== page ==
Osama Alomar’s ‘Teeth of the Comb’: A Stranger in the English-language Landscape

A review of Osama Alomar’s second collection in English The Teeth of the Comb & Other Stories (April 2017)translated by the author with CJ Collins, appeared in Qantara. It opens:

Cover of Osama Alomar's "The Teeth of the Comb" translated by the author and C.J. Collins (published by New Directions)A literary immigrant in strange clothes, Osama Alomar′s The Teeth of the Comb & Other Stories perches brightly and uneasily at the edge of the English-language landscape. It′s the second collection by the U.S.-based Syrian writer to make its way from Arabic into English.

Most of the stories in The Teeth of the Comb look like prose poems or micro-fiction and yet they don′t read like their English cousins. Alomar′s language isn′t poetic, nor are the stories densely plotted. Many of Alomar′s stories are plainly voiced by talking rocks, animals, swamps, or weather. At first glance, they read like moral tales for children.

A story mid-way through the collection, titled, ″Embrace″, is just a single sentence: ″In a pleasant garden, the trees embrace over two quarrelling brothers.″

″Embrace″, like many of Alomar′s stories, relies on the juxtaposition of opposites. We′re in a pleasant garden, where peaceful flora intertwines over the heads of two argumentative humans.

On its own, this story would hardly catch a reader′s attention. But the overall effect of Alomar′s collection is to make a mosaic of tiny, evocative micro-tales told by an ironic moral fabulist for adults. ″Insult″ is another story that works on opposites. Its full three sentences: ″A man of principles was forced to swallow an insult. He choked and died. As for the bootlicker, he chased after the insult with all his might, fearing that he would die of hunger.″

It′s the appearance of the running bootlicker and his fear he will ″die of hunger″, that adds a surprising and funny twist to the tiny fable. In places, the translation could be a bit tighter – there′s no need for a ″that″ in the story′s final sentence. Yet, for the most part, the plain language transfers well from Arabic to English.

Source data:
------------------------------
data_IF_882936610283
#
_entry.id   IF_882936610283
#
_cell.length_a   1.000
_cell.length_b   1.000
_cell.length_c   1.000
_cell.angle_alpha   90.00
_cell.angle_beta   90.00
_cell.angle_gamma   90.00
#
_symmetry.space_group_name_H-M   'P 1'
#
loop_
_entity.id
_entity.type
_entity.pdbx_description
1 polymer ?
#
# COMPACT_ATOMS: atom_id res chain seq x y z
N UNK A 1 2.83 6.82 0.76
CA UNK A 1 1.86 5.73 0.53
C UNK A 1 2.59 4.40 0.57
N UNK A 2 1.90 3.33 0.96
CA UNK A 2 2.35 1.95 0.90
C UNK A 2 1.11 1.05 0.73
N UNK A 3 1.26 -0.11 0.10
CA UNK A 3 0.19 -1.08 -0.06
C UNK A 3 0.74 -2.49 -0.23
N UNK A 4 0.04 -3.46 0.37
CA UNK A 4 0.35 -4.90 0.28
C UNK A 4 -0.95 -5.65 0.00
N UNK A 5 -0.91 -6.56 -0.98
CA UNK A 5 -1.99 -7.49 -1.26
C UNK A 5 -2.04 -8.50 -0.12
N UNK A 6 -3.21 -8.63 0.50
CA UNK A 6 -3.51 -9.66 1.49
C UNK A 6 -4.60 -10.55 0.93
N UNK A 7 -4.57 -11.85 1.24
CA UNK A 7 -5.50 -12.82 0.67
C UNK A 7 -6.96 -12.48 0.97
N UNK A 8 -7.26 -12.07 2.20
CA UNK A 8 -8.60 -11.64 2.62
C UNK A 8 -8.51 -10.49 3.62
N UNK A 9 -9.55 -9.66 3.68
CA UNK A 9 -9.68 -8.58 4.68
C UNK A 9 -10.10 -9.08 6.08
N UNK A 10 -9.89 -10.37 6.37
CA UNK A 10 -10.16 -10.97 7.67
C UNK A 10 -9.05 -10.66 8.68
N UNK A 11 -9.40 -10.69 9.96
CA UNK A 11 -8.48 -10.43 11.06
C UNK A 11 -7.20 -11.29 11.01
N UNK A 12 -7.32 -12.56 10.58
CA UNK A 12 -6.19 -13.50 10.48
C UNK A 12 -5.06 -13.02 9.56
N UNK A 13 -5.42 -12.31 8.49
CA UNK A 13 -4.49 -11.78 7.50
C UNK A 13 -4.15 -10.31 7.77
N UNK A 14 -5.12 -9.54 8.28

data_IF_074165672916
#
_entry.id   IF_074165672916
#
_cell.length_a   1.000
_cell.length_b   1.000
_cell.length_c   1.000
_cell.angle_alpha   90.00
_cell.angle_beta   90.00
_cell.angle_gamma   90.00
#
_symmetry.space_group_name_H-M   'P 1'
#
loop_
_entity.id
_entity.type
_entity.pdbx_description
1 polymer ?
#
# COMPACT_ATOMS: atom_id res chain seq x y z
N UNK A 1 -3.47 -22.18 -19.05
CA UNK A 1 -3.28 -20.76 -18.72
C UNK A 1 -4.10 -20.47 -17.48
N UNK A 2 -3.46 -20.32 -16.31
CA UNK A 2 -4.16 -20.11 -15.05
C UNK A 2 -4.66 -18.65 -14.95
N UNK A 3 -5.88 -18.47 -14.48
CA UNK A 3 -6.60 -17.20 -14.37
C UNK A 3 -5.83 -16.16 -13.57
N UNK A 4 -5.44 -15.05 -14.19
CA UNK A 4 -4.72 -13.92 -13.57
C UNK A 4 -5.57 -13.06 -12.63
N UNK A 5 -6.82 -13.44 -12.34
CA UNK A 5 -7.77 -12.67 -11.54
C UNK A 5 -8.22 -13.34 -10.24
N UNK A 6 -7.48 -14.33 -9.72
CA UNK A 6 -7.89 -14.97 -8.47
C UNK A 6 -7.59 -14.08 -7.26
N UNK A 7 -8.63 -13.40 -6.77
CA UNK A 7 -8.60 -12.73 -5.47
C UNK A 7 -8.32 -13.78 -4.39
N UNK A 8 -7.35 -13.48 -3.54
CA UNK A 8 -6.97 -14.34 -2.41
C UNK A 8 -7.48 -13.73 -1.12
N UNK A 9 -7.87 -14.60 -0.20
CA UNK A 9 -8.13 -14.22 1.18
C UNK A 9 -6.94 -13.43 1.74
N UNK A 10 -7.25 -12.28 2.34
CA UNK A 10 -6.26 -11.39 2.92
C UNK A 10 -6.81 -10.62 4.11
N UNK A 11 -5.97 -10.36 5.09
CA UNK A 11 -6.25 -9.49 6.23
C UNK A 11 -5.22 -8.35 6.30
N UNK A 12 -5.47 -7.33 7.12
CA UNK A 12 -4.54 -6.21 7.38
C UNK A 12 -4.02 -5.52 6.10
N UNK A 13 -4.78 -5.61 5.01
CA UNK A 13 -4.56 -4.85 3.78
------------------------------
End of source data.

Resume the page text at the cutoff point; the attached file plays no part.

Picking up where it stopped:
Who is the enormous bag of garbage?

Many of the stories evoke a Syrian landscape – with tyrants, co-opted authors, prison cells and police interrogators. But they could just as well be about life anywhere. The story ″On Top of the Pyramid″ begins with an enormous garbage bag who, ″seeing the social pyramid shimmering in the sunlight, wanted to reach the top.″

When this enormous garbage bag (who could be an ambitious Syrian army officer, or Donald Trump, or your boss) finally struggles his way to the top, he′s filled with pleasure.

Then, by chance, the apex pierces a hole in him. ″Soiled water mixed with garbage poured down the four sides until the whole structure was covered in a monstrous pile of slimy debris whose hateful smells permeated even distant places.″

There is pleasure in this small reversal-of-fortune, which might apply to any ambitious bag of trash.

There are many such reversals and inversions in the collection. In the short story ″A Taste″, Satan appears. The devil tastes from ″the tip of his finger a very tiny amount of human hatred. It poisoned him and he died right away.″

The collection features not only garbage and Satan, but also streams and clouds and a number of stories about flowers.

There are, for instance: ″Flowers of Different Classes″, ″The Garlic and the Flower″, ″The Kinds of Flowers″ and ″The Souls of Flowers″. In most cases, the collection juxtaposes its flowers with very human struggles.

The stories often flip the reader′s perspective, as when, for instance, the garlic can′t stand the scent of flowers. Or, in ″The Kinds of Flowers″, when a human contemplates his garden with a satisfied joy. ″But when he himself turned into a flower in that garden, he began to see all other kinds of flowers as surpassingly ugly.″

As with ″The Kinds of Flowers″ and ″Insult″, Alomar′s stories do feature the occasional human. But these are generally archetypes and only rarely have names. One of the few is ″five-year-old Samar″, who stares at a doll on the other side of her bedroom in ″The Forbidden Doll.″

Read the rest of the review, by ArabLit founding editor M Lynx Qualey, at Qantara.